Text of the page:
Blockbusting the Election

By Benedict Seymour, 10 July 2001

Benedict Seymour on the evolution in televisual aesthetics in the UK’s Party Election Broadcasts.

“There now follows a Party Election Broadcast by...” Words to make any cineaste’s heart beat faster and ones which, in the past month or so, have introduced a riot of visual experiment to British television screens. While elections have ceased to function as an arena for the bracing clash of policies, they remain the party political equivalent of Cannes. PEBs offer a feast of aestheticised politics, with even the less affluent players now able to rustle up some kind of a show, from the humble ‘indie’ parties with their earnest discursive fare to the high concept offerings of Downing Street.

New Labour made a big fuss about their main offering, an ironic pastiche of disaster and horror movie trailers. Joining up their series of slick billboard ads riffing on the danger of a Conservative return to power (‘Towering Interest Rates’; ‘Economic Disaster 2’; ‘The Reposessed’) they aimed to create a summer blockbuster. However, with borrowed stars (William Hague and Michael Portillo on loan from Conservatives) and a series of po-mo one-liners in place of a plot, this was the PEB equivalent of Naked Gun 3, smartarsed and pseudo-subversive. The Conservatives’ own flicks were even less dynamic, content to reprise the look ( and much of the action) of TV crime shows – anything, presumably, to avoid the task of making William Hague into a credible male lead.

With a merger of the major studios apparently imminent, it fell to the indie newcomers to enliven this year’s competition with their punkish low-budget productions, even if they did less well at the box office. Ken Loach directed the Socialist Alliance’s TV film in precisely the style he used to use for (old) Labour Party broadcasts back in the 1970s. His PEB dispensed with story, suspense and semiotic spin, to concentrate on ideas, argument and that old standby of the pre-Kinnock election broadcast, People In Crowds. As in traditional art cinema, the auteur was the real star, and his cool, almost Calvinist refusal to elicit conventionally ‘good’ performances from the film’s cast made one wonder if Loach conceived it as a ‘Dogme’ work. It observes the spirit if not the letter of the Vow Of Chastity which all Dogme directors are supposed to take (“I promise not to fool the audience”), although zealots might complain that the use of captions and tripod shots diminish its authenticity.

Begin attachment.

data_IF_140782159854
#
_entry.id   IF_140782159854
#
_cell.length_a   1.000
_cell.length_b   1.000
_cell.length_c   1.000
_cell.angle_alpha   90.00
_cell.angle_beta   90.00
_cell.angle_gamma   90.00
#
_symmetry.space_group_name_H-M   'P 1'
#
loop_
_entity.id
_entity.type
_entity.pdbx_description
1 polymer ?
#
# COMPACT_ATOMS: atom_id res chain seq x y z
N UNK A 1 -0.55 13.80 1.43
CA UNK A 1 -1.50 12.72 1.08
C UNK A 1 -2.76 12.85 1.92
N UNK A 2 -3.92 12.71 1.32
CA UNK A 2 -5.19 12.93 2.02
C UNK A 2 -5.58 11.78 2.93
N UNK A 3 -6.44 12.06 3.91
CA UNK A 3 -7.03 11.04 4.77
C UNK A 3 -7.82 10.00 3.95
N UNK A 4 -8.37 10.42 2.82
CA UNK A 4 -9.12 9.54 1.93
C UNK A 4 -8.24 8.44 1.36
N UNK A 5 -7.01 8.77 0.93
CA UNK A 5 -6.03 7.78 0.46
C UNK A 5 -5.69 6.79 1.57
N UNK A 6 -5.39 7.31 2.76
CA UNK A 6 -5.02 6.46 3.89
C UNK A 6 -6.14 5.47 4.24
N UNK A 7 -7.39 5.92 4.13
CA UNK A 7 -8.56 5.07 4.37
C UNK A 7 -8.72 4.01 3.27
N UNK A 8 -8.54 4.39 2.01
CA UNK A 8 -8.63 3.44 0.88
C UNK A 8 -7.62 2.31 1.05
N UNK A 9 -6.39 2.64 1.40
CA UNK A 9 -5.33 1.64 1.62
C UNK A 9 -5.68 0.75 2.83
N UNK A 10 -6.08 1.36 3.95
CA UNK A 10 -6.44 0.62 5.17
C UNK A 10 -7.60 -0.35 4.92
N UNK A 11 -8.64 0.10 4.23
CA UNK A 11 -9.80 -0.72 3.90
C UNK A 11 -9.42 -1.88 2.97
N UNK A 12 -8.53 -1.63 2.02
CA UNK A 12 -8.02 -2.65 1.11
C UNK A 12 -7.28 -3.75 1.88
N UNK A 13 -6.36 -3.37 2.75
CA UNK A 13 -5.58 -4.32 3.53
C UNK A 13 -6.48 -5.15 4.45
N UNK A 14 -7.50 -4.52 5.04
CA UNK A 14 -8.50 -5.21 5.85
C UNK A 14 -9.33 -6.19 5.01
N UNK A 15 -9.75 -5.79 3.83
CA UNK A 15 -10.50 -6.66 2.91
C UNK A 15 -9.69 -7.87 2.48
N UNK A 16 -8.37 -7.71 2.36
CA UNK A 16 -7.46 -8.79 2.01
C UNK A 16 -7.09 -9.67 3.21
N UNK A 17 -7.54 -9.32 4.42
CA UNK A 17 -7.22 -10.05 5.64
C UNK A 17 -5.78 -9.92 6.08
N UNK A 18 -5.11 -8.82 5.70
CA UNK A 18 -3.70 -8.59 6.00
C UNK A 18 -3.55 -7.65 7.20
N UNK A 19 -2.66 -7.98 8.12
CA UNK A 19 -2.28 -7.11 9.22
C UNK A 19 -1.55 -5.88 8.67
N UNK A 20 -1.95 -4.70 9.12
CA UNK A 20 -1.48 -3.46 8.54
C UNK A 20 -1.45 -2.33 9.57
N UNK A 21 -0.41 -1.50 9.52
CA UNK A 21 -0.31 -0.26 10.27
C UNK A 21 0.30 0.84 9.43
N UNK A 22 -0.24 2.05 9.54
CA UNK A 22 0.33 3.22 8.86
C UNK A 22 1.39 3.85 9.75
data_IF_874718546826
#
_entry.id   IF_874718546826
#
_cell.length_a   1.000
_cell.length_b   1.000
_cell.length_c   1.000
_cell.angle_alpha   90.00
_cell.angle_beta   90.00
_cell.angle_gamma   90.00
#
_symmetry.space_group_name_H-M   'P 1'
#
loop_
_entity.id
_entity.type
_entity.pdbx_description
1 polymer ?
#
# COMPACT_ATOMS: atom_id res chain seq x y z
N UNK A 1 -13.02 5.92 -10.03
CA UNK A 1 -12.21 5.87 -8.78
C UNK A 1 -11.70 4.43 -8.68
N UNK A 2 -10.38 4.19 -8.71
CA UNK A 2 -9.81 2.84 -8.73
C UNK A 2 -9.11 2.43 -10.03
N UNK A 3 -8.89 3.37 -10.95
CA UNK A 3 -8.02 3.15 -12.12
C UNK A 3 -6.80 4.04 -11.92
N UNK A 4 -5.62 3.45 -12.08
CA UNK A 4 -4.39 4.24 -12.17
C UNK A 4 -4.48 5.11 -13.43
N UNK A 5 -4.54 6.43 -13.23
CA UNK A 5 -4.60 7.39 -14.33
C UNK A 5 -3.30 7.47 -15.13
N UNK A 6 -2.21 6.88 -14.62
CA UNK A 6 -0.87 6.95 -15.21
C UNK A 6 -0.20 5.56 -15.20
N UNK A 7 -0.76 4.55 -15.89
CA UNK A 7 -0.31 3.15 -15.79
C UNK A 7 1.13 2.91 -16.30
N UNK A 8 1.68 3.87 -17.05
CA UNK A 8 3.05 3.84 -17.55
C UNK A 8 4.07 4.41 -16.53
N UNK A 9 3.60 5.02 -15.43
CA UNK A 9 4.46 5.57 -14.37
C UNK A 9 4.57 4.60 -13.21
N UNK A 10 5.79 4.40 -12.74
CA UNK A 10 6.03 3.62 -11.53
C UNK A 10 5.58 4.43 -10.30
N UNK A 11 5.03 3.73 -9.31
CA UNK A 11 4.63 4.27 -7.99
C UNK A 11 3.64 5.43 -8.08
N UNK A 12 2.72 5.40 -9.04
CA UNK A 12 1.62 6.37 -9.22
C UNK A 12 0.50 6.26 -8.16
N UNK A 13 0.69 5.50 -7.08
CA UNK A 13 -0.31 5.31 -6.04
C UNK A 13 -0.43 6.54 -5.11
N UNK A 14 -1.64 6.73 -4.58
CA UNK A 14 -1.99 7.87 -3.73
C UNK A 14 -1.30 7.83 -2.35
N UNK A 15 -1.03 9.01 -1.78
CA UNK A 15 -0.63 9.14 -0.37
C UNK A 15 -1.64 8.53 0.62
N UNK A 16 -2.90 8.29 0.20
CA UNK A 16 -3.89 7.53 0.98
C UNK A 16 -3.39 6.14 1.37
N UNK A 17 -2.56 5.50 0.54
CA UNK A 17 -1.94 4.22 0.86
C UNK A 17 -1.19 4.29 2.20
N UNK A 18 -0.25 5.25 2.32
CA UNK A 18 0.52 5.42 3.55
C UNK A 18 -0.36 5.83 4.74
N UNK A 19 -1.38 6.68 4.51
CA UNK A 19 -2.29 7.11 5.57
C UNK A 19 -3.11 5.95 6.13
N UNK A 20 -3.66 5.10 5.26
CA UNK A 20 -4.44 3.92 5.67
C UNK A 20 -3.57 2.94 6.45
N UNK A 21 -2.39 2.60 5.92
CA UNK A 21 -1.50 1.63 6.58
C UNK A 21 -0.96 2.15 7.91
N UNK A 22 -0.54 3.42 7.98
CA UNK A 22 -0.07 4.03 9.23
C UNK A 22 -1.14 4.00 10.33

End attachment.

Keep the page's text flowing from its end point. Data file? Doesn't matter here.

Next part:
The same cannot be said for that other rogue offshoot of the old Labour Party studios, Socialist Labour. Their film subjected realist conventions to a relentelssly self-conscious neo-Godardian interrogation, adhering to his maxim that a film must have a beginning, a middle and an end, but not necessarily in that order. Introducing the film’s two stars in ‘backstage mode’ – Arthur Scargill (relieved of his iconic comb-over in a shocking concession to Blairite hair policy) and Ricky Tomlinson (loveable TV proletarian with a Trade Union history, best known as the dad in The Royle Family) – we glimpse them hanging out at the studio and informally discussing Issues. Scargill enthuses about Ricky’s appeal to working class audiences – surely a deconstructively self-reflexive touch, not a Stalinist strategy of self-congratulation – then, after running through the policies and panning over the autocue speeches that they will read, we finally get Scargill and Tomlinson’s ‘actual’ speeches to camera. Systematically alienating even the most mystified of viewers, this film managed to echo Socialist Labour’s workerist and pro-industry position by foregrounding the technological means and process of its own production. Fusing Brecht and Brookside, it proved that cinematic modernity and political atavism can be fun.

Benedict Seymour <ben AT> is a writer, journalist and filmmaker. He is currently working on a film about regeneration in London. He wrote about the ICA's CRASH: Culture and complicity in Mute16.